This is a compilation of the different ways spell systems can work in games. The emphasis is placed upon video game RPGs, but developers of other types of games may find this article useful as well.
Each spell has several parameters. Most games will use most of these parameters in some way. Some possible parameters are listed below.
Casting a spell typically has some sort of cost. If it didn't, people would just zap everything in the game and win immediately. Various possible costs are listed below.
Corruption: When the caster uses a spell, he becomes slightly corrupted. Over time, the caster mutates into a demon.
Gold: Casting a spell expends gold. In games using this type of spell cost, "spells" are usually called something else.
Items: Casting a spell expends an item (e.g. elixirs, potions, scrolls). Some items may be usable more than once (e.g. rods, staffs, wands). In some games, casting a spell expends more than one item - in these cases, you assemble a number of items (a.k.a. spell components) and somehow combine them into a spell. This is often used as a supplement to another magical system, but there are some games where the items are the spells.
Maintenance: In addition to the initial effect, the caster must also maintain the effect by spending a percentage of the spell cost during each minute the spell is in effect.
Pollution: Casting spells causes some sort of radiation or evil presence in the area. The more spells are cast (and the more powerful the spells are), the worse it gets. Enemies mutate and become stronger. Harmless people go crazy and attack. Inanimate objects come alive and bite you. Gateways open to hell.
Sacrifice: Evil characters murder other characters to allow them to cast a spell. Alternatively, good characters sacrifice themselves. In most cases the sacrifice is performed when the spell is cast, but a good character might cast a spell to become invulnerable for a time and then die when the spell ends.
One-time Casting: When the character learns a spell, he can cast it once. When a spell is cast, it's forgotten. It is, however, possible to learn the same spell more than once simultaneously. What spells the character knows are chosen by one of the following methods:
Spell Points: A character has some number of spell points, and each spell costs a certain number of spell points. A character expends spell points every time he casts a spell and can't cast any more spells when he runs out of spells points. Spell points are restored in one (or more) of several ways: a) they regenerate over time, b) they are restored by one-use items, c) they are restored by resting, d) they are restored by going to a special location, e) they are restored by defeating enemies. With a spell point system, you can cast whatever spells you want as many times as you want, so long as you have the spell points required to cast them. Some alternatives:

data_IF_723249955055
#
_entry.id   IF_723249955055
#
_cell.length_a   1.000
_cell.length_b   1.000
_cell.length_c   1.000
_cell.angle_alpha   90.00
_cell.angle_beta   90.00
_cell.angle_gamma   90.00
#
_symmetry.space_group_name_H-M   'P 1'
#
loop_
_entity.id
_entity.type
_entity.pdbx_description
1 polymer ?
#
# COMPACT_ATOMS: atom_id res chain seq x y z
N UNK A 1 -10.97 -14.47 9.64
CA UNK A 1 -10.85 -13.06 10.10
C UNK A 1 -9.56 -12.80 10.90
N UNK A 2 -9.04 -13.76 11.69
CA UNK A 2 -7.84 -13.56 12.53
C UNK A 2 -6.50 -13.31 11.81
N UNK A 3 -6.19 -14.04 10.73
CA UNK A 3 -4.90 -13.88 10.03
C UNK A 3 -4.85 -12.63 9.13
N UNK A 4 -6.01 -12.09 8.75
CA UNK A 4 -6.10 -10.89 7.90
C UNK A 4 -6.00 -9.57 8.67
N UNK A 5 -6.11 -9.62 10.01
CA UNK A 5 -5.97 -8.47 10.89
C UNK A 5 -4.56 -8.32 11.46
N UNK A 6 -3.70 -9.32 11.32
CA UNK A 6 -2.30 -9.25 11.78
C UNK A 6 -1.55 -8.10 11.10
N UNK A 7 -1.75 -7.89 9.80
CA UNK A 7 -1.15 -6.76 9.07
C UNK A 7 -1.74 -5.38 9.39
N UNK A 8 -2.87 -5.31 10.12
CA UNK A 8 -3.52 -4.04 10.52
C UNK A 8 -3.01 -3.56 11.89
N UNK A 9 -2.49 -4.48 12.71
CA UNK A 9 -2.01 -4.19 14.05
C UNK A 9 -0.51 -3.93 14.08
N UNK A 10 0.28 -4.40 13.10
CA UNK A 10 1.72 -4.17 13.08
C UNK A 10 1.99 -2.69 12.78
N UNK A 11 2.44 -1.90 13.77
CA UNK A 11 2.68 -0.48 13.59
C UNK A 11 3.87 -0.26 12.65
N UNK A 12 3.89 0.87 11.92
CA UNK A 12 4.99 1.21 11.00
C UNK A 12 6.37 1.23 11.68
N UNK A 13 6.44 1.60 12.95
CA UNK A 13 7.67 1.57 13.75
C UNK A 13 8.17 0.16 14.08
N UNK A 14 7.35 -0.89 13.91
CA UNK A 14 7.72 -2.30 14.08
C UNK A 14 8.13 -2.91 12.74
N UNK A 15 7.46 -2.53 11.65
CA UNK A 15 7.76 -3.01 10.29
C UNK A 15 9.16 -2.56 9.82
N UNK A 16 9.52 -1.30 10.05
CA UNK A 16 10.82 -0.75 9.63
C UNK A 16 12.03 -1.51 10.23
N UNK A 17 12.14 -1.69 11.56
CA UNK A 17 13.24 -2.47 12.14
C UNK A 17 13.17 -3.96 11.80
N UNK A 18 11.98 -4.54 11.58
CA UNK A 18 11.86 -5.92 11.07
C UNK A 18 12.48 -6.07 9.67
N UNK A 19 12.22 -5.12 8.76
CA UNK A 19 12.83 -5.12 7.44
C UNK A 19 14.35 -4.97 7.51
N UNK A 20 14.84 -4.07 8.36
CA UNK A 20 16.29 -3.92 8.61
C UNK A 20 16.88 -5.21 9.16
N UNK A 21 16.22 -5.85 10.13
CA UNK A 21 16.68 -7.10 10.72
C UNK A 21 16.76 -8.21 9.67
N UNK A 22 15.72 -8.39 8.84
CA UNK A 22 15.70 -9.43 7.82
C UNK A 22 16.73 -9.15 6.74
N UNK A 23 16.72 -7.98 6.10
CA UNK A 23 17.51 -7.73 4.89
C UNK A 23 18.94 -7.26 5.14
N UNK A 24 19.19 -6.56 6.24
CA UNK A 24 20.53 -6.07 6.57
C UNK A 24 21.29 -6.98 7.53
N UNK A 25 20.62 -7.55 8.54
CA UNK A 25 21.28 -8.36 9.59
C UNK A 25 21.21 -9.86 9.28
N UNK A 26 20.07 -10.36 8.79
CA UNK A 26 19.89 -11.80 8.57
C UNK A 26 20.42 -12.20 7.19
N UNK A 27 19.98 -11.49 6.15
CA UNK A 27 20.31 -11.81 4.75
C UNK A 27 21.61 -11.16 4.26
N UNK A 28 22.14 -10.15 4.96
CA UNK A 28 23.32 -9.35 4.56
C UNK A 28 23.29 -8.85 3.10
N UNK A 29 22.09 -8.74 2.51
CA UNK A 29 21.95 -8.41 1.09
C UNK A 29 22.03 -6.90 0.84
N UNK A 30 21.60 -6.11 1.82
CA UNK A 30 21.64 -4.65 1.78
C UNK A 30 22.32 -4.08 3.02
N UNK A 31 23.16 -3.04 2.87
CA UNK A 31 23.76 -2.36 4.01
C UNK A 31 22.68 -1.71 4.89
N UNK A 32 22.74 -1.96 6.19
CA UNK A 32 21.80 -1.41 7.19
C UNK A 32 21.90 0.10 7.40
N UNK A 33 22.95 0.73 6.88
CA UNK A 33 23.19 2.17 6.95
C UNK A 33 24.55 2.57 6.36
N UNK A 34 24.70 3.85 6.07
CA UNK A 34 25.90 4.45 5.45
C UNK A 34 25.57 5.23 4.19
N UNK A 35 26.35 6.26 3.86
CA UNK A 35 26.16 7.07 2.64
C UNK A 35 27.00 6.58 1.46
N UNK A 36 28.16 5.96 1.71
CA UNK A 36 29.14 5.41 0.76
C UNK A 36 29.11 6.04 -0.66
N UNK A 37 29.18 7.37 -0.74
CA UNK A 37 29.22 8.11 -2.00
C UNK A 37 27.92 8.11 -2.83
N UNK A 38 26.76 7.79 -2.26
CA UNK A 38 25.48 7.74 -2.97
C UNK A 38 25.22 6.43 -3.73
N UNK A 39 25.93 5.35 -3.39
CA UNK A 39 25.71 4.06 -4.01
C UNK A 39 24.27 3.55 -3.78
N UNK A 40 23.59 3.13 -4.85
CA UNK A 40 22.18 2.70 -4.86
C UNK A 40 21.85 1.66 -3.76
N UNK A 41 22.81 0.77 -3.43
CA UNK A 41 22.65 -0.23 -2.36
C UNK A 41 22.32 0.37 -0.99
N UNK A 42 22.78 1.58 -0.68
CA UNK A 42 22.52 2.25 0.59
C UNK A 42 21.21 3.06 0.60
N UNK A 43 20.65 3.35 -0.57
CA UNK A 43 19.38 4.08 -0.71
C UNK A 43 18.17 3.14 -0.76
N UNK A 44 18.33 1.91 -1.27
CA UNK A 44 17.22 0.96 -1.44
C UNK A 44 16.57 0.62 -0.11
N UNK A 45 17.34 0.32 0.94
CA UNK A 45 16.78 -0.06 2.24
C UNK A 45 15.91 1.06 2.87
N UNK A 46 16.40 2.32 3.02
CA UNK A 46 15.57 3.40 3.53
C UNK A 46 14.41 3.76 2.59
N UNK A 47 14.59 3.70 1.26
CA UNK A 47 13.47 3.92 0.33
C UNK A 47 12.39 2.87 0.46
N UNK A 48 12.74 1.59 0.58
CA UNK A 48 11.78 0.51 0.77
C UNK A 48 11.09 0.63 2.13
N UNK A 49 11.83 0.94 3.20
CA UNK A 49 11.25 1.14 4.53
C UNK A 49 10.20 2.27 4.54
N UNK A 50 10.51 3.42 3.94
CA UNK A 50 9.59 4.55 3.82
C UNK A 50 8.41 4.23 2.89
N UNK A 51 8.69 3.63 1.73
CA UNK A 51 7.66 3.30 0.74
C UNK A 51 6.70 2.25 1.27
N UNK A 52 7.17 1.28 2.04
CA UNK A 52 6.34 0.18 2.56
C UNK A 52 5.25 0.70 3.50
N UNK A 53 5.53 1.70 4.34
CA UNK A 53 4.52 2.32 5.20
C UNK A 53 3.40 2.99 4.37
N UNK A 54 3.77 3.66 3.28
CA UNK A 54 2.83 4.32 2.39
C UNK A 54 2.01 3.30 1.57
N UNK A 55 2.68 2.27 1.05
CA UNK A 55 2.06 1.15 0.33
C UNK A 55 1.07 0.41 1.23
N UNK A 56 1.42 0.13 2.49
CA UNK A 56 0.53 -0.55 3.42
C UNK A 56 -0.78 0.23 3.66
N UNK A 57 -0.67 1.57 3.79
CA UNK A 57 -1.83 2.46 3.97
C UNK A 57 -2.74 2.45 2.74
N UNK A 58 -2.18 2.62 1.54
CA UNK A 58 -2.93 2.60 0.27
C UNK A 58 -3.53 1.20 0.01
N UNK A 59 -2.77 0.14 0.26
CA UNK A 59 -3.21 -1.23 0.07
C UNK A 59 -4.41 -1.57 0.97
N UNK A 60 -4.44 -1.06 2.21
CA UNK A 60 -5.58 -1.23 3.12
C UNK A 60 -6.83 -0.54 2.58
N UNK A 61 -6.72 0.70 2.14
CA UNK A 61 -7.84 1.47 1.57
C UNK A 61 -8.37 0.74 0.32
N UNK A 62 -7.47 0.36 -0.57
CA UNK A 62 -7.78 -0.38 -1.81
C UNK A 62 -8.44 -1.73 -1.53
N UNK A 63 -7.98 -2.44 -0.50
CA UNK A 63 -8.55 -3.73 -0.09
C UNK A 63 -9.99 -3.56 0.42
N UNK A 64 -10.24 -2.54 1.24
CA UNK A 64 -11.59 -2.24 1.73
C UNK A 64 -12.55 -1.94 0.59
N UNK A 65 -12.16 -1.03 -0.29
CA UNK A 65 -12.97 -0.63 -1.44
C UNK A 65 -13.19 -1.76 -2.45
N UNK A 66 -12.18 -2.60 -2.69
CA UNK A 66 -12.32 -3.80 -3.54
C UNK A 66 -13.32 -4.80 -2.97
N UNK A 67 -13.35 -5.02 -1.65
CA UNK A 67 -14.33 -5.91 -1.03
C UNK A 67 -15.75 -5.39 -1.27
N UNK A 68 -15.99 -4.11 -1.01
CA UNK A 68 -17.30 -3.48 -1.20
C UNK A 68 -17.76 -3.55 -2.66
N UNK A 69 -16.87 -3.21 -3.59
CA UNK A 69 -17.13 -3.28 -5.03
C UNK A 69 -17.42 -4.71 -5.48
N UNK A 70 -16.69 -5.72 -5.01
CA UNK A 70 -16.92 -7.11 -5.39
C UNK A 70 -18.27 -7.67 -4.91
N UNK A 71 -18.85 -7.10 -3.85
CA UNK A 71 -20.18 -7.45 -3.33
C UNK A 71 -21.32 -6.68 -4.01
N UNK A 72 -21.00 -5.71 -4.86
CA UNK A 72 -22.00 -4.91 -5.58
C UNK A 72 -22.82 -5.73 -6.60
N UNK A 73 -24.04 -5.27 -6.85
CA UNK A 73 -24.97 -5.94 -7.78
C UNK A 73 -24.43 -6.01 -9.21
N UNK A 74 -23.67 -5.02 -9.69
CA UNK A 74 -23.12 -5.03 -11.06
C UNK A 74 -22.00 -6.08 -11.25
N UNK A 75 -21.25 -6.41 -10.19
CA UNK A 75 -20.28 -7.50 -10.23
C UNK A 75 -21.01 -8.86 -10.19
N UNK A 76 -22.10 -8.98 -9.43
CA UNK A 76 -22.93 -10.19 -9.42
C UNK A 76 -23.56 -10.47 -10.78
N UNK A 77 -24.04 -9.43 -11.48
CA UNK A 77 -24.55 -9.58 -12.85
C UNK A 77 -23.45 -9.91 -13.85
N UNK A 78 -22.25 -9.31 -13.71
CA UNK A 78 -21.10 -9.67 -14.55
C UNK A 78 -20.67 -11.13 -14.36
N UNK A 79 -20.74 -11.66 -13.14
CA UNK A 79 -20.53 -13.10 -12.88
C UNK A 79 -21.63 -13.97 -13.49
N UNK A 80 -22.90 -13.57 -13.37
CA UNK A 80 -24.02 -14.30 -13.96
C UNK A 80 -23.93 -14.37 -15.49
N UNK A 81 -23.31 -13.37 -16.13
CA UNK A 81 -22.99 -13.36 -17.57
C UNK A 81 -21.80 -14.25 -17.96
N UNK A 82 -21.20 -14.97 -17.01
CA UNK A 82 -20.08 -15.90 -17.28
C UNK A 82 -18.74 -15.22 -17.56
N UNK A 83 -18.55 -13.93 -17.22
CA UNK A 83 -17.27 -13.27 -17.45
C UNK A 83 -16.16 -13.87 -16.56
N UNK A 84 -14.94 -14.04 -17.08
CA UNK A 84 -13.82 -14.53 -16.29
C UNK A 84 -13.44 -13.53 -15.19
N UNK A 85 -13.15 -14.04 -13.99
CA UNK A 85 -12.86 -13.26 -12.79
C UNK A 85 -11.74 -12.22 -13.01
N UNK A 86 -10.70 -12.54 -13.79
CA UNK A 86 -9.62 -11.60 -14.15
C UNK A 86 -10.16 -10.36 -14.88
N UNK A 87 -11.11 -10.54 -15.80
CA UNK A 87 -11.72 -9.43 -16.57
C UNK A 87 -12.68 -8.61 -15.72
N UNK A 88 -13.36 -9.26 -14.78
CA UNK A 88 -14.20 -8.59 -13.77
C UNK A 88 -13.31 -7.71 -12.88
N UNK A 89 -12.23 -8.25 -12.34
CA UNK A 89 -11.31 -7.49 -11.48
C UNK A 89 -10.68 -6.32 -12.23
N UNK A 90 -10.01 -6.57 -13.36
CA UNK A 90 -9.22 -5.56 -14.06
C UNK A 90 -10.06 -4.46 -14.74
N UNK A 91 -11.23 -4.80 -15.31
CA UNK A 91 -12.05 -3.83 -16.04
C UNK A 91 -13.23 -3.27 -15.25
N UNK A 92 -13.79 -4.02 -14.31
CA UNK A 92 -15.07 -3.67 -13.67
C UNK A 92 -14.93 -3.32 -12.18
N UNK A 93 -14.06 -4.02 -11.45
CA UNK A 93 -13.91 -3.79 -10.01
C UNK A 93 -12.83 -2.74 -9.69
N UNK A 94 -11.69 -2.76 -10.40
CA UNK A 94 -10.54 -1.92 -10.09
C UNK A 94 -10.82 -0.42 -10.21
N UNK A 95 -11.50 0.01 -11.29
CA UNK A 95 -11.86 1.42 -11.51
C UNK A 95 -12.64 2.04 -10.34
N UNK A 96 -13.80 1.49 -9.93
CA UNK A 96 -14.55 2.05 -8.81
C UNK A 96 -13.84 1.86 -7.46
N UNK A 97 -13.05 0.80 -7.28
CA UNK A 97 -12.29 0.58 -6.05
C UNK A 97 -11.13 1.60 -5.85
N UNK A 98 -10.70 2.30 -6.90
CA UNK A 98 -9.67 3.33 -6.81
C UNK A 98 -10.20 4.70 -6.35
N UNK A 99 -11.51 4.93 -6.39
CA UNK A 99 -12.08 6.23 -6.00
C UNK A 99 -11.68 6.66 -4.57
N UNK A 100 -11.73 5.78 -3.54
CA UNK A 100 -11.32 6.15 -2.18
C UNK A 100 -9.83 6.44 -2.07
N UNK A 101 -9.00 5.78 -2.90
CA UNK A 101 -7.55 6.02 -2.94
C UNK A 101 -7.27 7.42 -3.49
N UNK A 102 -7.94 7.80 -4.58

Faith: Spellcasters gather "faith" from other creatures. It's either faith in some sort of deity that the caster serves or faith in the caster herself. This faith is then expended to cast spells. There is no maximum to the amount of faith a character can gather.
Level Loss: The caster loses a level. This is generally reserved for games where death is final (i.e. if you die, your character is erased), and, even then, it's only used for getting your characters' fat out of the fryer.
Thirst: In cases where characters "sing" spells, they can get thirsty. To regain their singing voice, they have to drink something. This is appropriate for "bard" characters who cast spells by singing.
Time: The spell takes a certain amount of time to cast. During this time, the caster is unable to do anything else and might be defenseless against enemy attacks. This is typically paired with some other form of spell cost.
Usage Frequency: There's no real cost, but the character can only use the spell once every so many minutes/hours/whatever. Alternatively, the character can use the spell 2 or 3 times per day (which is actually similar to Spell Memorization).
Spell duration can be determined in a number of ways.
The spell has to do something. Otherwise, what's the point?
The effect could be almost anything. For this reason, the entire World of Spells is dedicated to listing the possible effects of various spells.